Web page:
Traveling brings so many pleasures and adventures that we often forget the most important component to any successful trip: safety.  Here are the essential safeguards that Booker never travels without.

1.     Printouts of all essential information and ID

Everywhere they go, the Booker Travels team carries a binder with photocopies of every member of the team’s ID, passport, medical prescriptions, and credit cards, as well as any other cards or paperwork they need to get by in a foreign country. If the team is ever unable to get to their hotel, for example, or gets stranded somewhere in the country, they will have everything they need to get food, get around, and get help if they need it.

2.     Currency and conversion tables

When using another currency, it’s important to understand how much you’re spending. That’s why Booker always carries a table of monetary conversions from dollars to the currency of the country he’s visiting, so he knows whether or not a souvenir or a meal is in his price range.

3.     Emergency contacts

If you know someone living in the country you’re visiting, be sure you have their contact information—if for some unforeseen reason you should get into trouble there, they’ll have useful knowledge about how to get you out of it. And of course, know the information and location of your home country’s embassy; they’ll be the most important contact if you need help.

4.     Map and travel guides

If you’re in an area without wi-fi, you’re still going to want to be able to find the best restaurants near where you are! Even in this age of smartphones, sometimes hard copies will serve you better—books may be more expensive than Googling, but they’re worth the investment.

5.     Any health necessities

This one should be a no-brainer, but every traveler should be sure that any pills, inhalers, epipens, and other medical needs are packed.  Even if they’re only for occasional use, it’s better to have it and not need it than need it and not have it. In addition, be prepared for injuries—be sure you have sensible shoes, pack plenty of sunscreen and warm clothes, depending on the weather. Furthermore, be prepared with caffeine supplements if your destination country may not provide opportunity for you to stock up—nothing ruins a trip like a caffeine headache. And lastly, ask your doctor for some fiber supplements in case of constipation, and stool hardeners in case of diarrhea. Take a look at our table below for a list of useful medications.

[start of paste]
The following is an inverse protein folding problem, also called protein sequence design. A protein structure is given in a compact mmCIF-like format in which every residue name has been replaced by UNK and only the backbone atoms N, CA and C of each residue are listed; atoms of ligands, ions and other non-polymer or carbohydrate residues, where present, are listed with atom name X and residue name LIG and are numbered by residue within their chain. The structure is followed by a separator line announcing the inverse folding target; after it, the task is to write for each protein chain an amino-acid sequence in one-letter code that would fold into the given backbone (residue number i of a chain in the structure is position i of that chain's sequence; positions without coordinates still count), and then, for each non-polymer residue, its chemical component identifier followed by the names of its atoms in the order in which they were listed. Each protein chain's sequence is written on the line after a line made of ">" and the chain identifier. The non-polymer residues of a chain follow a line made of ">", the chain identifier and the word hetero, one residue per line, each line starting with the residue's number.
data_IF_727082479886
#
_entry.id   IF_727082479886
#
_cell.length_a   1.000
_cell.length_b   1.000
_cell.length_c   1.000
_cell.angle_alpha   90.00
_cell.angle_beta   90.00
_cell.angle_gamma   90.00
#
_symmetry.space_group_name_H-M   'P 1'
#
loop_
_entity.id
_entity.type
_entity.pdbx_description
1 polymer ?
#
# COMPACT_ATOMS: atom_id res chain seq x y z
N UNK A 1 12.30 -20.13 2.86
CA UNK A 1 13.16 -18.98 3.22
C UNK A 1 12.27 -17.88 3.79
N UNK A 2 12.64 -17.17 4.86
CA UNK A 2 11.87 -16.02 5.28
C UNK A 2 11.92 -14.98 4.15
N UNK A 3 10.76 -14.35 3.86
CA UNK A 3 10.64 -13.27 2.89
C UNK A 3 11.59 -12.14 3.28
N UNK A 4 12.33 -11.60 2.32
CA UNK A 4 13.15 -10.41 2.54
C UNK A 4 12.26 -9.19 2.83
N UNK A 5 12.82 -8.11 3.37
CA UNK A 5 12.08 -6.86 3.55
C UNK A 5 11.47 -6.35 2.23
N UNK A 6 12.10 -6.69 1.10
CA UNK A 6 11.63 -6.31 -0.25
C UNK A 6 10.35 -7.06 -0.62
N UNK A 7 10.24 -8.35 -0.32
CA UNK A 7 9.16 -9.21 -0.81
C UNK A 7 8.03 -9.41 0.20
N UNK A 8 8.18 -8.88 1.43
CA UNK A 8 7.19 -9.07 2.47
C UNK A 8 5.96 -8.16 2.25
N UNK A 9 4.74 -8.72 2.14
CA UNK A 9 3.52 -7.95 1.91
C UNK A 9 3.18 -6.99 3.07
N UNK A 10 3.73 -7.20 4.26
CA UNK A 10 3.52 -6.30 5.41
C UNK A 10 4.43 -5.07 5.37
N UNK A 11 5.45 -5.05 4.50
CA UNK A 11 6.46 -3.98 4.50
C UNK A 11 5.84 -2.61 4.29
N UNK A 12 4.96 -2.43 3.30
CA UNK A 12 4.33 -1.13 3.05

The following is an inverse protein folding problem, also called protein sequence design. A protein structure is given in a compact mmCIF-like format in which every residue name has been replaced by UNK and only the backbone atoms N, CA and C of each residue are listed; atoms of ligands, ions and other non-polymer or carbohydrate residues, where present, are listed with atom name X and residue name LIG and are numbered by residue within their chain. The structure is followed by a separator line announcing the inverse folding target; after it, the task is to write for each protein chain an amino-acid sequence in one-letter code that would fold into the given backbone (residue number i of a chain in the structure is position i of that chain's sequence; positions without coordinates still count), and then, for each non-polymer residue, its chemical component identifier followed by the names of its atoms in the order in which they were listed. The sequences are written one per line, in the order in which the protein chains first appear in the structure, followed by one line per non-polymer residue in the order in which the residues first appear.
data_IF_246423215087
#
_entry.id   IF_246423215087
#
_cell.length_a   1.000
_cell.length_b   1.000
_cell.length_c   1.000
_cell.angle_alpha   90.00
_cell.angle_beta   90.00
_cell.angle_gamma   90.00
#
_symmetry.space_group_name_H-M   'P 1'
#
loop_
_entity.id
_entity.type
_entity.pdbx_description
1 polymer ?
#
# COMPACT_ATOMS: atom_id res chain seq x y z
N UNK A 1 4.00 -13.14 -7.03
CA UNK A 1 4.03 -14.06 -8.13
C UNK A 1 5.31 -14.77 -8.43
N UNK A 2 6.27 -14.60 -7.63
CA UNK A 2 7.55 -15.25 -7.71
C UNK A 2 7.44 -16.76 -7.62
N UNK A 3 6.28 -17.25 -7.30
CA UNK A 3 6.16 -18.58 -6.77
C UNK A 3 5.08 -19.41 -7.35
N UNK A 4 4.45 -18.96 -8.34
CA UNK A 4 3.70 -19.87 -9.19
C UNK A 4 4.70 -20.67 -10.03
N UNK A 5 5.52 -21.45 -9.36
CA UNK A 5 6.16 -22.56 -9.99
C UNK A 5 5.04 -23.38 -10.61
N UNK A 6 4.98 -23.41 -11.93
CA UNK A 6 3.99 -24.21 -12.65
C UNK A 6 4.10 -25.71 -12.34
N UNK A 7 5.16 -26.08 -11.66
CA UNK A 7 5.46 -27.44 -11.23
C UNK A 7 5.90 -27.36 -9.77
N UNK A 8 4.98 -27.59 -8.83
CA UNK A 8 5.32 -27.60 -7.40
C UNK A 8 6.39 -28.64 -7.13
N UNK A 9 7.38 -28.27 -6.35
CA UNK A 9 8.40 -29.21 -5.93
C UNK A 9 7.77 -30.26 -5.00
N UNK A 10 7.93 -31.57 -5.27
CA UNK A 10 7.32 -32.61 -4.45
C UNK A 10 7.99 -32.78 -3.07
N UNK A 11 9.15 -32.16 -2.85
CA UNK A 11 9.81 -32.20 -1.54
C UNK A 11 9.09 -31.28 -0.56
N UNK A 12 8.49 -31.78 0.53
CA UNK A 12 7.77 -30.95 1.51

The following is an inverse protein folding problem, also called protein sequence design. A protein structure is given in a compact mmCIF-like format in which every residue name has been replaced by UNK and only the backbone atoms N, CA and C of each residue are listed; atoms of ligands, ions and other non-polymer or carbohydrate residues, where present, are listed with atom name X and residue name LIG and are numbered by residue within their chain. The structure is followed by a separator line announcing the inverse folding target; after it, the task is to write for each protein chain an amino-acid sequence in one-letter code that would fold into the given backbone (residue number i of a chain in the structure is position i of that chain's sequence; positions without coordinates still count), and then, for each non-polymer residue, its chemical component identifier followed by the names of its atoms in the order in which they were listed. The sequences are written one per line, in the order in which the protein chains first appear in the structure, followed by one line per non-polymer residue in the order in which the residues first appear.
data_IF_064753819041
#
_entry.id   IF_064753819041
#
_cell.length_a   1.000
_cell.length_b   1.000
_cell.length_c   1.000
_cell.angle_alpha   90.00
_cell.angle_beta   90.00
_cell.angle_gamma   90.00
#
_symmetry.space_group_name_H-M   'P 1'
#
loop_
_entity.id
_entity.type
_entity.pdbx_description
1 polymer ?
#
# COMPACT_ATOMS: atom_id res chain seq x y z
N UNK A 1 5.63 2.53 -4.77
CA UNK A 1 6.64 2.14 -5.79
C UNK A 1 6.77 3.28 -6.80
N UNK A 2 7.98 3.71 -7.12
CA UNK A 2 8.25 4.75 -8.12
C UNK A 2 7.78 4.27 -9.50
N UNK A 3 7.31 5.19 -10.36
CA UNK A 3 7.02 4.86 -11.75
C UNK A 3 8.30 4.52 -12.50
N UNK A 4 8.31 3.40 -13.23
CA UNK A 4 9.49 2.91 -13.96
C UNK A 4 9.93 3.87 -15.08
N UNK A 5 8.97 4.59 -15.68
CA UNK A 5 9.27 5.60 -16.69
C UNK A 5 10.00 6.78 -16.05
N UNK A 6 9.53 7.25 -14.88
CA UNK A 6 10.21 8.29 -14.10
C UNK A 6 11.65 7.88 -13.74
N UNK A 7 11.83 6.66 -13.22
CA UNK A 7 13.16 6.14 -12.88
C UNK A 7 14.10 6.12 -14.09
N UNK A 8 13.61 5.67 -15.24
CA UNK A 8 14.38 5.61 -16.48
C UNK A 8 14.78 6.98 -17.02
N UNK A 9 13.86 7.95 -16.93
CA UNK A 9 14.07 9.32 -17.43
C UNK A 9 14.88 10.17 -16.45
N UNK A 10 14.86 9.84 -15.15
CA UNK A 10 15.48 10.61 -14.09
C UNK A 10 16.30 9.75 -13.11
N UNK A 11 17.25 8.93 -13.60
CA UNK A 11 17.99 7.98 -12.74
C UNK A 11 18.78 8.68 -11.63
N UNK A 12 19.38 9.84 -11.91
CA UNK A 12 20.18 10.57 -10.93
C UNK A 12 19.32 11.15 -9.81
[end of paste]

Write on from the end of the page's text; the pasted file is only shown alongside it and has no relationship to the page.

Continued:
Alcohol-based gel for hands Oxymetazoline (Afrin®)Pseudoephedrine (Sudafed®)
Adhesive bandages (Band-Aids) Pocket knife
High SPF-Sun screen and lip balm Sun hat
Insect repellant Signal mirror, whistle
Mole-skin, Blist O Ban Nail clippers
Waterproof flashlight and matches Safety pins
Map and compass Contact lens solution and case/spare glasses
Non degradable energy foods and water Identification
Ibuprofen Acetaminophen
Antihistamines (sedating and/or non-sedating) Epinephrine auto-injector
Gastric Acid blocker (Pepcid®), Tums® Topical steroid cream
Prednisone Broad-spectrum oral antibiotic
Topical triple antibiotic cream Imodium ®
Pepto-Bismol ® Saline eye wash
Antibiotics for diarrhea (ciprofloxacin, azithromycin) Ambien® (sleep aid)
Meclizine (vertigo and nausea) Women’s Necessities: Tampons, Oral contraceptives, etc.
Caffeine pills or substitute

Special thank you to:

In-Hei Hahn, MD, FACEP, Emergency Medicine/Medical Toxicology Consulting Expedition Physician for American Museum of Natural History


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